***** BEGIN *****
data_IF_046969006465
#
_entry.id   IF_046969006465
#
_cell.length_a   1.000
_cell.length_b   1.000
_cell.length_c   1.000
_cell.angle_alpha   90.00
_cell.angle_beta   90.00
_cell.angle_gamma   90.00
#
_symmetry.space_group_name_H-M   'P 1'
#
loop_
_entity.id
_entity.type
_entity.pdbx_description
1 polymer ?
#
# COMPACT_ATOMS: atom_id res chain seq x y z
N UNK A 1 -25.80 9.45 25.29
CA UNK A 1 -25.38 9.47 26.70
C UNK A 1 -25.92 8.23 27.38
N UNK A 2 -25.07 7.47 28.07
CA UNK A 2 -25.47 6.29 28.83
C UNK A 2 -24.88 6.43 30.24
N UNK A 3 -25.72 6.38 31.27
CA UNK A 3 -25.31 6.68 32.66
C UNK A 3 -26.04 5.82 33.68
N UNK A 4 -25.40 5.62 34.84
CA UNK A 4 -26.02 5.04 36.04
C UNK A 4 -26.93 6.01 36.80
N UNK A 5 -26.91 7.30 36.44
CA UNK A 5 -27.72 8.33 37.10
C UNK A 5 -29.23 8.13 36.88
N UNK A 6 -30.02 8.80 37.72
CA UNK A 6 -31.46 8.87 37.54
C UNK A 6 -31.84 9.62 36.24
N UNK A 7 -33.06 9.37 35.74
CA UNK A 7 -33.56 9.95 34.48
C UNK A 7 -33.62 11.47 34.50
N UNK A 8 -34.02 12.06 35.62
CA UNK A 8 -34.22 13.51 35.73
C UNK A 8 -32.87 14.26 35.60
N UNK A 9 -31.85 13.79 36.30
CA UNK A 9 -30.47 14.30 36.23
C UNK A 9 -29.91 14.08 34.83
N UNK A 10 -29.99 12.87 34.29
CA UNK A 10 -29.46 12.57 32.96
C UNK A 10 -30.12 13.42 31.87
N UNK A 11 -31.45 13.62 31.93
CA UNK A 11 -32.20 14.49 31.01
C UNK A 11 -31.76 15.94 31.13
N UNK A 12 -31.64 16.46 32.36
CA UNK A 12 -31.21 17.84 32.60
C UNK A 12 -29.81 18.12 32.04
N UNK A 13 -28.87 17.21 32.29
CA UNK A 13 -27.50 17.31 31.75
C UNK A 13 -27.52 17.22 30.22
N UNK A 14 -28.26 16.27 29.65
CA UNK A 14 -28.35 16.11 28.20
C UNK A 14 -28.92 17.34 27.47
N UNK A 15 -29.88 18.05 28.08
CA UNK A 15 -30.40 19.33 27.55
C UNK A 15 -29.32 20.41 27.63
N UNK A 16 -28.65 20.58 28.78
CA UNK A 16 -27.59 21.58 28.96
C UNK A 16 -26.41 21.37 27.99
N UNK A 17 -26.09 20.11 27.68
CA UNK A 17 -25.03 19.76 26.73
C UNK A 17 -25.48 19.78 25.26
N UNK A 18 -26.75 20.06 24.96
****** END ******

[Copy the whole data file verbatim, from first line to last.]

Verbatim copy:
data_IF_046969006465
#
_entry.id   IF_046969006465
#
_cell.length_a   1.000
_cell.length_b   1.000
_cell.length_c   1.000
_cell.angle_alpha   90.00
_cell.angle_beta   90.00
_cell.angle_gamma   90.00
#
_symmetry.space_group_name_H-M   'P 1'
#
loop_
_entity.id
_entity.type
_entity.pdbx_description
1 polymer ?
#
# COMPACT_ATOMS: atom_id res chain seq x y z
N UNK A 1 -25.80 9.45 25.29
CA UNK A 1 -25.38 9.47 26.70
C UNK A 1 -25.92 8.23 27.38
N UNK A 2 -25.07 7.47 28.07
CA UNK A 2 -25.47 6.29 28.83
C UNK A 2 -24.88 6.43 30.24
N UNK A 3 -25.72 6.38 31.27
CA UNK A 3 -25.31 6.68 32.66
C UNK A 3 -26.04 5.82 33.68
N UNK A 4 -25.40 5.62 34.84
CA UNK A 4 -26.02 5.04 36.04
C UNK A 4 -26.93 6.01 36.80
N UNK A 5 -26.91 7.30 36.44
CA UNK A 5 -27.72 8.33 37.10
C UNK A 5 -29.23 8.13 36.88
N UNK A 6 -30.02 8.80 37.72
CA UNK A 6 -31.46 8.87 37.54
C UNK A 6 -31.84 9.62 36.24
N UNK A 7 -33.06 9.37 35.74
CA UNK A 7 -33.56 9.95 34.48
C UNK A 7 -33.62 11.47 34.50
N UNK A 8 -34.02 12.06 35.62
CA UNK A 8 -34.22 13.51 35.73
C UNK A 8 -32.87 14.26 35.60
N UNK A 9 -31.85 13.79 36.30
CA UNK A 9 -30.47 14.30 36.23
C UNK A 9 -29.91 14.08 34.83
N UNK A 10 -29.99 12.87 34.29
CA UNK A 10 -29.46 12.57 32.96
C UNK A 10 -30.12 13.42 31.87
N UNK A 11 -31.45 13.62 31.93
CA UNK A 11 -32.20 14.49 31.01
C UNK A 11 -31.76 15.94 31.13
N UNK A 12 -31.64 16.46 32.36
CA UNK A 12 -31.21 17.84 32.60
C UNK A 12 -29.81 18.12 32.04
N UNK A 13 -28.87 17.21 32.29
CA UNK A 13 -27.50 17.31 31.75
C UNK A 13 -27.52 17.22 30.22
N UNK A 14 -28.26 16.27 29.65
CA UNK A 14 -28.35 16.11 28.20
C UNK A 14 -28.92 17.34 27.47
N UNK A 15 -29.88 18.05 28.08
CA UNK A 15 -30.40 19.33 27.55
C UNK A 15 -29.32 20.41 27.63
N UNK A 16 -28.65 20.58 28.78
CA UNK A 16 -27.59 21.58 28.96
C UNK A 16 -26.41 21.37 27.99
N UNK A 17 -26.09 20.11 27.68
CA UNK A 17 -25.03 19.76 26.73
C UNK A 17 -25.48 19.78 25.26
N UNK A 18 -26.75 20.06 24.96